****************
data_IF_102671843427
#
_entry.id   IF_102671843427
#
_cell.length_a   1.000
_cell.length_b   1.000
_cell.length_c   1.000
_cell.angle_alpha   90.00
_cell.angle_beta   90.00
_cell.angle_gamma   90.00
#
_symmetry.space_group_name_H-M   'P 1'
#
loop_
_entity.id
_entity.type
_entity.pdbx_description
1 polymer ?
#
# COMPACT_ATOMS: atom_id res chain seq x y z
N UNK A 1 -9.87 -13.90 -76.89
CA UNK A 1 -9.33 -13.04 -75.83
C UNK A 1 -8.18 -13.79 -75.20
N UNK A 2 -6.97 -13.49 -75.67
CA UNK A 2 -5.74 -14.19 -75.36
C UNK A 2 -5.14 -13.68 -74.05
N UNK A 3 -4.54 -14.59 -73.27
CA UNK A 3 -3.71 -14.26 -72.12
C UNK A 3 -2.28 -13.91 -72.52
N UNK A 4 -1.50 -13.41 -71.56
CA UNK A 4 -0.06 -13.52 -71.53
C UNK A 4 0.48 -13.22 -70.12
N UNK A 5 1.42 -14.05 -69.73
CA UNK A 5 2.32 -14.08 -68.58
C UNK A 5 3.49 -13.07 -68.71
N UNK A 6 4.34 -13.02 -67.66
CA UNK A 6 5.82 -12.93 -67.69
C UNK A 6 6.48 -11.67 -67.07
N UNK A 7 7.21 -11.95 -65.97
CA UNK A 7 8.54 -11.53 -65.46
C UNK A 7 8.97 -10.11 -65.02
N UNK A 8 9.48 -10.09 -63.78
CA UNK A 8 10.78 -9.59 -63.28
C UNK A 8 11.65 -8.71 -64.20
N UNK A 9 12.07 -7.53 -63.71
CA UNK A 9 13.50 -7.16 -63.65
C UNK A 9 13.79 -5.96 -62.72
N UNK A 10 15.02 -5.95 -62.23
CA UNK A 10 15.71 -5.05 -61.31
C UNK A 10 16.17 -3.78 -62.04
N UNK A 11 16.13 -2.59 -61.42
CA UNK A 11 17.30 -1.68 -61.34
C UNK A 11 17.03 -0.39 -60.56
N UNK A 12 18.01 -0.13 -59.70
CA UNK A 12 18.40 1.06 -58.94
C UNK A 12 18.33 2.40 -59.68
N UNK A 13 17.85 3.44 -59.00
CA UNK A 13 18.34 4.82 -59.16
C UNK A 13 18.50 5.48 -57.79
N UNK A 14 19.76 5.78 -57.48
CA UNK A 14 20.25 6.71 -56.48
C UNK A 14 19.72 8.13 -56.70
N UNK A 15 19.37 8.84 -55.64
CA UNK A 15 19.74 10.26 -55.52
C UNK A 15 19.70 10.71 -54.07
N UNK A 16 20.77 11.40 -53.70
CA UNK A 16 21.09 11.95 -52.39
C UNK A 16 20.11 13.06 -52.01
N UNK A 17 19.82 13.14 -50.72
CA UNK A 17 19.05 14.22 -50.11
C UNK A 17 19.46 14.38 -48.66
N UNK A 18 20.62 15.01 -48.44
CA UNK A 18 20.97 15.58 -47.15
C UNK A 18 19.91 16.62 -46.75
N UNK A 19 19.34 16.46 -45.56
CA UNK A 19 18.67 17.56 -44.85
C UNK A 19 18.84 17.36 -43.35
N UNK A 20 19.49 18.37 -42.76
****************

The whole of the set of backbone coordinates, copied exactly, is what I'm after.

data_IF_102671843427
#
_entry.id   IF_102671843427
#
_cell.length_a   1.000
_cell.length_b   1.000
_cell.length_c   1.000
_cell.angle_alpha   90.00
_cell.angle_beta   90.00
_cell.angle_gamma   90.00
#
_symmetry.space_group_name_H-M   'P 1'
#
loop_
_entity.id
_entity.type
_entity.pdbx_description
1 polymer ?
#
# COMPACT_ATOMS: atom_id res chain seq x y z
N UNK A 1 -9.87 -13.90 -76.89
CA UNK A 1 -9.33 -13.04 -75.83
C UNK A 1 -8.18 -13.79 -75.20
N UNK A 2 -6.97 -13.49 -75.67
CA UNK A 2 -5.74 -14.19 -75.36
C UNK A 2 -5.14 -13.68 -74.05
N UNK A 3 -4.54 -14.59 -73.27
CA UNK A 3 -3.71 -14.26 -72.12
C UNK A 3 -2.28 -13.91 -72.52
N UNK A 4 -1.50 -13.41 -71.56
CA UNK A 4 -0.06 -13.52 -71.53
C UNK A 4 0.48 -13.22 -70.12
N UNK A 5 1.42 -14.05 -69.73
CA UNK A 5 2.32 -14.08 -68.58
C UNK A 5 3.49 -13.07 -68.71
N UNK A 6 4.34 -13.02 -67.66
CA UNK A 6 5.82 -12.93 -67.69
C UNK A 6 6.48 -11.67 -67.07
N UNK A 7 7.21 -11.95 -65.97
CA UNK A 7 8.54 -11.53 -65.46
C UNK A 7 8.97 -10.11 -65.02
N UNK A 8 9.48 -10.09 -63.78
CA UNK A 8 10.78 -9.59 -63.28
C UNK A 8 11.65 -8.71 -64.20
N UNK A 9 12.07 -7.53 -63.71
CA UNK A 9 13.50 -7.16 -63.65
C UNK A 9 13.79 -5.96 -62.72
N UNK A 10 15.02 -5.95 -62.23
CA UNK A 10 15.71 -5.05 -61.31
C UNK A 10 16.17 -3.78 -62.04
N UNK A 11 16.13 -2.59 -61.42
CA UNK A 11 17.30 -1.68 -61.34
C UNK A 11 17.03 -0.39 -60.56
N UNK A 12 18.01 -0.13 -59.70
CA UNK A 12 18.40 1.06 -58.94
C UNK A 12 18.33 2.40 -59.68
N UNK A 13 17.85 3.44 -59.00
CA UNK A 13 18.34 4.82 -59.16
C UNK A 13 18.50 5.48 -57.79
N UNK A 14 19.76 5.78 -57.48
CA UNK A 14 20.25 6.71 -56.48
C UNK A 14 19.72 8.13 -56.70
N UNK A 15 19.37 8.84 -55.64
CA UNK A 15 19.74 10.26 -55.52
C UNK A 15 19.70 10.71 -54.07
N UNK A 16 20.77 11.40 -53.70
CA UNK A 16 21.09 11.95 -52.39
C UNK A 16 20.11 13.06 -52.01
N UNK A 17 19.82 13.14 -50.72
CA UNK A 17 19.05 14.22 -50.11
C UNK A 17 19.46 14.38 -48.66
N UNK A 18 20.62 15.01 -48.44
CA UNK A 18 20.97 15.58 -47.15
C UNK A 18 19.91 16.62 -46.75
N UNK A 19 19.34 16.46 -45.56
CA UNK A 19 18.67 17.56 -44.85
C UNK A 19 18.84 17.36 -43.35
N UNK A 20 19.49 18.37 -42.76